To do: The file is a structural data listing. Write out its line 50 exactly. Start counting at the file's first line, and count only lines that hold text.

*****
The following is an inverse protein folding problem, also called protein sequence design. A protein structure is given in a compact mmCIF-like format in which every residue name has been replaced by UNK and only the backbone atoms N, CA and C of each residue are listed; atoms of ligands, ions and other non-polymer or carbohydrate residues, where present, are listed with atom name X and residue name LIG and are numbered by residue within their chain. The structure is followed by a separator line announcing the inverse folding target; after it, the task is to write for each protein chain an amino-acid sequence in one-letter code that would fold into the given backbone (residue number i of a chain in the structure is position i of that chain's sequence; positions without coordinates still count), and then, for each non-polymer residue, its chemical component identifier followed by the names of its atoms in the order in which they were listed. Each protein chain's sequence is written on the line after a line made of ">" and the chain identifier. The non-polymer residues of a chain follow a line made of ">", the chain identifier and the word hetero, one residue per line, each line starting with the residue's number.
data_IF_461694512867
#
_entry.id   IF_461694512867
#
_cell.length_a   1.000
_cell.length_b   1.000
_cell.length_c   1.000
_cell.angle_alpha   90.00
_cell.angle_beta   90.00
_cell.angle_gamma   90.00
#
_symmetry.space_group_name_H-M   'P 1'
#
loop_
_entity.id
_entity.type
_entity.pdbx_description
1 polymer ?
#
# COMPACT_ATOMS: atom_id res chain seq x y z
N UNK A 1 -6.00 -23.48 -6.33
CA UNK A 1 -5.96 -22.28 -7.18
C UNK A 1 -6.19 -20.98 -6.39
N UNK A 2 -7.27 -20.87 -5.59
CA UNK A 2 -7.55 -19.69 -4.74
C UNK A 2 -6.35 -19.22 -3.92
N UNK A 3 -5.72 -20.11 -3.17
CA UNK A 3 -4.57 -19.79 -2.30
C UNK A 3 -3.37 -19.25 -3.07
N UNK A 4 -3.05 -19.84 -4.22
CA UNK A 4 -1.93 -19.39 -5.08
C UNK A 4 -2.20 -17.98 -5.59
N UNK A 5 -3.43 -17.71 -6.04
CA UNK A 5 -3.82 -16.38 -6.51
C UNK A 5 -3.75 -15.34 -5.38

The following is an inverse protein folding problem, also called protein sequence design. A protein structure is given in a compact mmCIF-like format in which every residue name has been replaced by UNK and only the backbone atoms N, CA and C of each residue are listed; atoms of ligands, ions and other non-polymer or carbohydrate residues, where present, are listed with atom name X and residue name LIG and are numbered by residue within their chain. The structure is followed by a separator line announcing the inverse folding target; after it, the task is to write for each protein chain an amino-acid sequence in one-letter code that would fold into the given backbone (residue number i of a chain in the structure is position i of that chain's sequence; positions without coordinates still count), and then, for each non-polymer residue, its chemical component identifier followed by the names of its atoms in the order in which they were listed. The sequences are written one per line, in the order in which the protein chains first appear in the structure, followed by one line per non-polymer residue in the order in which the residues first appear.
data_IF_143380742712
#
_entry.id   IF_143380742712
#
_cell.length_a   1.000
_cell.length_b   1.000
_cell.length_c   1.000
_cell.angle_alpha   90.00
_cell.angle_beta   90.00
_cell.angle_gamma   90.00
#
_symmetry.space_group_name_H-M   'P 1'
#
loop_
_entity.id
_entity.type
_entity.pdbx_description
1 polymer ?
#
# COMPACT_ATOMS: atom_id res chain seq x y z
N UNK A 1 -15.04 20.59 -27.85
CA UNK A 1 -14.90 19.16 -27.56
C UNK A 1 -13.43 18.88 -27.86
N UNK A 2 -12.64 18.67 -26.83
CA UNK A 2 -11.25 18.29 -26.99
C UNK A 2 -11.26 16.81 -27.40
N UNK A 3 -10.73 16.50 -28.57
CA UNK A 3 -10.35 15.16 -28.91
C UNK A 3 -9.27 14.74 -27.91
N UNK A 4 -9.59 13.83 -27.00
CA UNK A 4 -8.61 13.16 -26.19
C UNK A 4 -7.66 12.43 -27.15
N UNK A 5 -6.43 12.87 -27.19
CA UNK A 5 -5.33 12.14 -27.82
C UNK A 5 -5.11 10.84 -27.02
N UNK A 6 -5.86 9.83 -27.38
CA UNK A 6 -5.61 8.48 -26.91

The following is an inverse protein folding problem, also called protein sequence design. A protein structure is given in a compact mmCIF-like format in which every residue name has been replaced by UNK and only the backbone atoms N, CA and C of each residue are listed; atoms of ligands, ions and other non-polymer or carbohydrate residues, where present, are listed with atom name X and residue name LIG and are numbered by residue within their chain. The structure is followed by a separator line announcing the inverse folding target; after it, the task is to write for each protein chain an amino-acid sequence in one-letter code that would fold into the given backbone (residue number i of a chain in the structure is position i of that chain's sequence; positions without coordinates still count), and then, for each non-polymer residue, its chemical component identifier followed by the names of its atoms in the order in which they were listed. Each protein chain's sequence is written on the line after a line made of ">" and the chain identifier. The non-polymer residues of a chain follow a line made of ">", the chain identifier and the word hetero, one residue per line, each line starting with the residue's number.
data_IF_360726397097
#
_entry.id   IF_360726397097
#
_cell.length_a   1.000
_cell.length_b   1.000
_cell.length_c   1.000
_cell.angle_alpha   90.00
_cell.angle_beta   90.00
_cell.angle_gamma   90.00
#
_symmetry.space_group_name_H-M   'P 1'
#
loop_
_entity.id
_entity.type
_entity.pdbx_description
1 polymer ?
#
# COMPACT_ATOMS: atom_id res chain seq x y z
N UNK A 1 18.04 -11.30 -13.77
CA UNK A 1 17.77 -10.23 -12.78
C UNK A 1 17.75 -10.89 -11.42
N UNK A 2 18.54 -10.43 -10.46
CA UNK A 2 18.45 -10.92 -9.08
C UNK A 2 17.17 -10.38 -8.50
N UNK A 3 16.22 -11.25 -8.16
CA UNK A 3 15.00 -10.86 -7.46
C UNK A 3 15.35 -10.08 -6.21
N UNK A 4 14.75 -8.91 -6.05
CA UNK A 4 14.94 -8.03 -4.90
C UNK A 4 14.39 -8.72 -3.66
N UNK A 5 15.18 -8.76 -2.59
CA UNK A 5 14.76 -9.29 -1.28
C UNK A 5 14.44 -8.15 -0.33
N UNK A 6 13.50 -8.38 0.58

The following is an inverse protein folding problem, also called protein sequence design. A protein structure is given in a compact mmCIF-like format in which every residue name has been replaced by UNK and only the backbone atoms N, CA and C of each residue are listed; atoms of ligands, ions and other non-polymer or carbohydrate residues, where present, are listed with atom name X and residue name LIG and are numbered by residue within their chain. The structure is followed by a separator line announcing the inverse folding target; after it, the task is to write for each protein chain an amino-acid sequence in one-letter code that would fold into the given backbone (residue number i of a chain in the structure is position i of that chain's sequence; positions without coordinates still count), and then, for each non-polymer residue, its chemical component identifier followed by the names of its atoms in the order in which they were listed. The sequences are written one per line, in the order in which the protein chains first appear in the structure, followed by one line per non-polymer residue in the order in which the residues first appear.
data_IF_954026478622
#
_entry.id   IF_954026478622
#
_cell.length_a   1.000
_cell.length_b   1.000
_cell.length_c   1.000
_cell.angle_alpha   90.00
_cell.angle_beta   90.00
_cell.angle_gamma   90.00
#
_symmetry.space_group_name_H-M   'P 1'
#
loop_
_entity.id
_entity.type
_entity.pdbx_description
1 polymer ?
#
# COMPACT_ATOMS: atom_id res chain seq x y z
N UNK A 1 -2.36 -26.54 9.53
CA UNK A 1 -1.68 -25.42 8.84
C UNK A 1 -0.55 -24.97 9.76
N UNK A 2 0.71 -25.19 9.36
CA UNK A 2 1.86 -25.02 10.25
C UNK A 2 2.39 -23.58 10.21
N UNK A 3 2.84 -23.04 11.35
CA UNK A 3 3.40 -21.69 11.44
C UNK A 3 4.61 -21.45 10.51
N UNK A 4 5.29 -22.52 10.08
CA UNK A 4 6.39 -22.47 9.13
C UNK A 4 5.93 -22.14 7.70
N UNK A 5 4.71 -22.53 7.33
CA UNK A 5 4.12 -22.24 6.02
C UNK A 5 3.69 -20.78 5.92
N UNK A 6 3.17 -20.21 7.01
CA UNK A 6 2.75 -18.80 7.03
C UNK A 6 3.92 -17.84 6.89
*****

#